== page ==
Much has been written about the disappointing box office figures of the last quarter of 2011. An article in the Chicago Tribune asked six so-called experts about the drop in box office revenue for the year in general. Amazingly enough, two words never popped up. There was a lot of talk about marketing and technology and franchising, but not once was the issue of video games addressed. This should be especially disconcerting to fans of holiday season movies. While the cinema experienced a shortage of critical and commercial blockbusters in the fall of 2011, the video game industry may well have hit a peak in both terms.
More than half of the list of top ten video games of 2011 in the opinion of NPR’s Harold Goldberg were released between October and the end of the year. Most of those games also pop up on other top ten lists of best video games of the year. In other words, at the exact same time that Hollywood was experiencing its worst weeks of the year, gamers were strapped in front of their big screen televisions interacting with Batman and his nemeses, getting lost in the amazing universe of Skyrim, hooking up with Zelda and Link yet again and building whatever they could imagine in Minecraft.
If you really want to get an idea of why teenagers and young adults weren’t racing to movie theaters to check out the adventures of “Tintin” or getting all hyped up over their generation’s “Footloose” or figuring out that Adam Sandler was both Jill and Jack, don’t immediately look to things like too much reliance on 3D or the problems related to distribution channels.
Uncharted 3: Drake’s Deception is a particularly good starting point for those looking for real answers to why box office revenue did not just dip but did a swan dive in 2011. Here we have not just a sequel, but the second sequel to a popular game. This video game is action-packed like a summer Hollywood blockbuster. The visual approach is purely cinematic. Basically, what you have here is the video game equivalent of the third entry in an action movie franchise. Instead of dipping in quality like most movie sequels, however, the video game, according to many, exceeds those that came before it.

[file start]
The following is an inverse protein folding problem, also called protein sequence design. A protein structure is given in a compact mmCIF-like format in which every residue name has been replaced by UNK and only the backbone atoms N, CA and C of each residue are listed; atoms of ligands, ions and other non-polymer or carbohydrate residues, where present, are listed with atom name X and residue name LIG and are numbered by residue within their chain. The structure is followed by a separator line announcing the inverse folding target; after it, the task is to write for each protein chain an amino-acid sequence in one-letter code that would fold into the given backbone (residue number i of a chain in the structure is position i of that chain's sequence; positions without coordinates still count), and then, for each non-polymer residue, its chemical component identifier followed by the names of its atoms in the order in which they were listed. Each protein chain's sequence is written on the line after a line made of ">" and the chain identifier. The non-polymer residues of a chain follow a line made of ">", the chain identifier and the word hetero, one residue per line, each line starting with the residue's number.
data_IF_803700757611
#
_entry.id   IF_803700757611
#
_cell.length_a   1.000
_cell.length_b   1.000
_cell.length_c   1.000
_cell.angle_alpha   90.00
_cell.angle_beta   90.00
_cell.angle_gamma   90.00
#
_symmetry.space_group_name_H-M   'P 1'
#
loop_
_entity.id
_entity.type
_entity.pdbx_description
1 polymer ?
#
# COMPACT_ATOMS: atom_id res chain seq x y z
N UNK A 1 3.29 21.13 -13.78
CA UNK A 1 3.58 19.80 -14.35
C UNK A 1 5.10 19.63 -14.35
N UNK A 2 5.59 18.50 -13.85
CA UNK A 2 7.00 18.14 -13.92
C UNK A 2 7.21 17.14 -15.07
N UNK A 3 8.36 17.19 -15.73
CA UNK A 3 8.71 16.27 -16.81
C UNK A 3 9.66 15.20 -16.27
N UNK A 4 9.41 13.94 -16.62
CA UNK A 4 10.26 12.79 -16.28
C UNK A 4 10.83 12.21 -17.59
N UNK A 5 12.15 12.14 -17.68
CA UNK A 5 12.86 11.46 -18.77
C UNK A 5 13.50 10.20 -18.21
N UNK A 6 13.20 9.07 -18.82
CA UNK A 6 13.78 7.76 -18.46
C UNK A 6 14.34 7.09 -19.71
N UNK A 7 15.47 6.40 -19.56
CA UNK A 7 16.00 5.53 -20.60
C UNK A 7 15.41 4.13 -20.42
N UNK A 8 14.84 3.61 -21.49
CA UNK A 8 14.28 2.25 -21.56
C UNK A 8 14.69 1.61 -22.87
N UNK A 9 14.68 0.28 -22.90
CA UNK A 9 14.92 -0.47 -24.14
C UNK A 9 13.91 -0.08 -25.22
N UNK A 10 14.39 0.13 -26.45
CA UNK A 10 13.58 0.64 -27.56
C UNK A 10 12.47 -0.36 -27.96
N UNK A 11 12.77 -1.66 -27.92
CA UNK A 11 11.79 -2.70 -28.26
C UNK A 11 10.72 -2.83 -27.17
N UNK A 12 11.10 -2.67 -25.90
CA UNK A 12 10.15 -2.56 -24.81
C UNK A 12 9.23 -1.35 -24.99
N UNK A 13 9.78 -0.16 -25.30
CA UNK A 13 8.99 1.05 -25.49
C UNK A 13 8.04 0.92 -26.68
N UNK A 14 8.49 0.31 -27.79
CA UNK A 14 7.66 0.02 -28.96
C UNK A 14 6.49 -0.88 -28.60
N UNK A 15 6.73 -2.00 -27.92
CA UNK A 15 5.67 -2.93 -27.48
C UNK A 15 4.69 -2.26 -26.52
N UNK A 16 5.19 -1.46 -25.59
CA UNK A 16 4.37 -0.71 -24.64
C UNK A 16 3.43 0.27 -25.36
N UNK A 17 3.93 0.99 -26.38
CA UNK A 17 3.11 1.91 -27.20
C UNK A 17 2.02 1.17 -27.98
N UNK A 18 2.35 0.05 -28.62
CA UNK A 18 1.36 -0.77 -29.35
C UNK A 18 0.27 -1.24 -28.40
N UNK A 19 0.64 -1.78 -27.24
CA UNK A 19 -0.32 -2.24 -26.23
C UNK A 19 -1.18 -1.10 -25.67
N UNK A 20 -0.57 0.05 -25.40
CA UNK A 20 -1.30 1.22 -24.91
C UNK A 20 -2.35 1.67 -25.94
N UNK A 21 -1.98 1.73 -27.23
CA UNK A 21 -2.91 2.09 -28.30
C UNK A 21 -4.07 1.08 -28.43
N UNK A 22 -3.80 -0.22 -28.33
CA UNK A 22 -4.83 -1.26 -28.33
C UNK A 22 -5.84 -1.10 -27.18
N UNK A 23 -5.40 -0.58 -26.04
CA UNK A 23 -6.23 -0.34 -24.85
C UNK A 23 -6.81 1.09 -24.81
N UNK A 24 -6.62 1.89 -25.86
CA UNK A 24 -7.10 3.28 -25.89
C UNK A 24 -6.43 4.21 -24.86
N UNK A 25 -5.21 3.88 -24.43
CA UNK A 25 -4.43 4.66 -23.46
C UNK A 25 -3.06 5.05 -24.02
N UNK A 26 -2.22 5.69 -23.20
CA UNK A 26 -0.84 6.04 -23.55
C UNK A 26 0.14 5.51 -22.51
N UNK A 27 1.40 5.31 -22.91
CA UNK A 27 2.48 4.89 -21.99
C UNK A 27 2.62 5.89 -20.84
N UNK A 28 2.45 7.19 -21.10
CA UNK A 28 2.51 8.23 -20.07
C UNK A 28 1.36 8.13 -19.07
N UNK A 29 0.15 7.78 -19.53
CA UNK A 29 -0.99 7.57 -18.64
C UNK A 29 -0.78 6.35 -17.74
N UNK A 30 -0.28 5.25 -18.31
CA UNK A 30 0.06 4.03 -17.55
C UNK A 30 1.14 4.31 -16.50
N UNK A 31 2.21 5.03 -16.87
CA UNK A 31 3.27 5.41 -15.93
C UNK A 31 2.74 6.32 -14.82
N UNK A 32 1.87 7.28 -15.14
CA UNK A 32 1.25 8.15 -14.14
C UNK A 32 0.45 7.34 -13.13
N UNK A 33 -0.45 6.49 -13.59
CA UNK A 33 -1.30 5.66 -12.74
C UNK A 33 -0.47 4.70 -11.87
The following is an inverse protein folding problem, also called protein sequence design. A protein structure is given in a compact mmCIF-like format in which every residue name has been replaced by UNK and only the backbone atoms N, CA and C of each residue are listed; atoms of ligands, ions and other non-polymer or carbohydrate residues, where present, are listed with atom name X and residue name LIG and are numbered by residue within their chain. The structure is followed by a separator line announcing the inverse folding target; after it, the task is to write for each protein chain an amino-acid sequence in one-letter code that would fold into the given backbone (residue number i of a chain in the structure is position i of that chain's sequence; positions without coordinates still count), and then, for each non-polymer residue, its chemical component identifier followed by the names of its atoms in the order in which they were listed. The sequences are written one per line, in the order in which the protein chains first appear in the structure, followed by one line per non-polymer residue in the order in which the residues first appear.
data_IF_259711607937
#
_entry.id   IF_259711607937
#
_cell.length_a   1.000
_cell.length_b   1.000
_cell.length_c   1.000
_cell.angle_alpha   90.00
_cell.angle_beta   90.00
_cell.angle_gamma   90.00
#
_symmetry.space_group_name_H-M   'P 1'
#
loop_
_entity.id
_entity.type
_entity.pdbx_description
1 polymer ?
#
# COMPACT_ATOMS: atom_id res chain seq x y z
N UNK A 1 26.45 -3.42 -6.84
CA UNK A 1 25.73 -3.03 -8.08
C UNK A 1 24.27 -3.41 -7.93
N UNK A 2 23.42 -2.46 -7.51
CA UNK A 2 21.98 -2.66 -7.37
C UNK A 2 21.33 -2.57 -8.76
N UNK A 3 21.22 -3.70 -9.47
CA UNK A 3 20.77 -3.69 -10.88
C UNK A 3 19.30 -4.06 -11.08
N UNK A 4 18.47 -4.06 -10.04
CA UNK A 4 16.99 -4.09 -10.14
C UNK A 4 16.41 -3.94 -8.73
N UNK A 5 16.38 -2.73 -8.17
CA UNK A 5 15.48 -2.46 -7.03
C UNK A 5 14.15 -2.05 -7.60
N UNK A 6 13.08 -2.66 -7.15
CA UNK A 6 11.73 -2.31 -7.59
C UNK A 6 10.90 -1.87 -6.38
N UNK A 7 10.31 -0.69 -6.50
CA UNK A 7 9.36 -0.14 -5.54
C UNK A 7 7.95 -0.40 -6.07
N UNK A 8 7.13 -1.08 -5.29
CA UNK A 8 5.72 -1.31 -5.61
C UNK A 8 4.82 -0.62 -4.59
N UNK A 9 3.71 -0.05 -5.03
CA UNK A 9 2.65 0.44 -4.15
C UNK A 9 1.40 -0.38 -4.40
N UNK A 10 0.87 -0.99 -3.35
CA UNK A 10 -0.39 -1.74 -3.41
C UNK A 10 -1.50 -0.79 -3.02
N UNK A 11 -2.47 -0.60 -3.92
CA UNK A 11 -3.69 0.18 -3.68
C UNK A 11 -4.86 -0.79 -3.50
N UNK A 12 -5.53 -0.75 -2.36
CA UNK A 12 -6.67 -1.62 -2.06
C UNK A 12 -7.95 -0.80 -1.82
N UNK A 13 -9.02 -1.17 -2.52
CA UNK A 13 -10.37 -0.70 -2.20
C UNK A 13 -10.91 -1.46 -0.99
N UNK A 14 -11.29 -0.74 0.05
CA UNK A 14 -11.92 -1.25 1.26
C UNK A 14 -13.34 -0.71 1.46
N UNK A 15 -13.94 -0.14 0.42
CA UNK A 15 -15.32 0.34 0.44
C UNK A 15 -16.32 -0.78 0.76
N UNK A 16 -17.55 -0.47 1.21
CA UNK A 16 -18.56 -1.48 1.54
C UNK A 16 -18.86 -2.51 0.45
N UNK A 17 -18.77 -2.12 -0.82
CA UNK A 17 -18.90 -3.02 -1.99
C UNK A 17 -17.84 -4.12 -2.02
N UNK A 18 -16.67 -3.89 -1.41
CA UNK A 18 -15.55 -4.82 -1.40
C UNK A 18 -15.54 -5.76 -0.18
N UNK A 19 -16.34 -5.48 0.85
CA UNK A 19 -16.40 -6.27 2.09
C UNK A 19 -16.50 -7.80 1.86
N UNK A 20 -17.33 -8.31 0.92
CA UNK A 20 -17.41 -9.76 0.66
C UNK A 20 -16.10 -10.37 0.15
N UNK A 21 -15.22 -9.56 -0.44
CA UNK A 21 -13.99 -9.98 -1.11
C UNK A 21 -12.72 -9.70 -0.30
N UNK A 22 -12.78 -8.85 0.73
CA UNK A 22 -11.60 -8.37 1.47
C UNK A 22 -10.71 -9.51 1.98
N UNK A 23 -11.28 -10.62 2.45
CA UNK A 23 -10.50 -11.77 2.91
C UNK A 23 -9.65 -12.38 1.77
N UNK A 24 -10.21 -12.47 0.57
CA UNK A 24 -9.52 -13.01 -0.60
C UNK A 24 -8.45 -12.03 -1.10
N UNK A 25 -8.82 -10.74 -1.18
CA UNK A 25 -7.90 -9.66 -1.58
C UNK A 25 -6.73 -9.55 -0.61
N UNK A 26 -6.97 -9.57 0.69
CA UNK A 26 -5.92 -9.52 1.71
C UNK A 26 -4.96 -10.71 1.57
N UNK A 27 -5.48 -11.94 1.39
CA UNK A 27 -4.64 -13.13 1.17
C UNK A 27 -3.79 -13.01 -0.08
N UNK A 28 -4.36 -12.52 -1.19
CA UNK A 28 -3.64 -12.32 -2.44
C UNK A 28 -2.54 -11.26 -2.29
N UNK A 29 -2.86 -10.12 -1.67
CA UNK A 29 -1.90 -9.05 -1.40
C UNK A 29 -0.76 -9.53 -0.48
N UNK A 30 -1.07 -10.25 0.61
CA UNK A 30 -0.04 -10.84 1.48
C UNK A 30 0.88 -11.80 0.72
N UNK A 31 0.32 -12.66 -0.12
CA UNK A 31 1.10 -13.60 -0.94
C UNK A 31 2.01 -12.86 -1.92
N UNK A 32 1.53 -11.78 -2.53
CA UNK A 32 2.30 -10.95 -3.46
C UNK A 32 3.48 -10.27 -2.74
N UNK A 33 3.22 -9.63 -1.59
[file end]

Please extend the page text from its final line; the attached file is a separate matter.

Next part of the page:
Many of those popular video games released late in 2011 are cinematic in scope and resemble movies in many ways. The main difference, of course, is immersion. Gamers are immersed in these amazing worlds in a way that movies cannot currently hope to duplicate. Not as long as they approach storytelling in the same way. Strangely enough, movies based on video games are usually absolute failures, yet the best video games are unquestionably inspired by the movies. And therein lies the problem for Hollywood.
The fact that the video game industry experienced one of their best falls ever, if not the best, at the same time that Hollywood was experiencing one of their worst falls in recent memory cannot be entirely coincidental. One look at the aesthetic status of video games today reveals one extremely unpleasant truth that Hollywood must face and address: thousands of young creative minds that would have gone into the movie business twenty years ago are bypassing a medium that frustrates that creativity in favor of a medium ready, willing and able to exploit it.
For more from Timothy Sexton, check out:
The Future of Video Games: Individualized Control of Outcome
Rocksmith: Video Game That Teaches How to Play Guitar With Real Guitar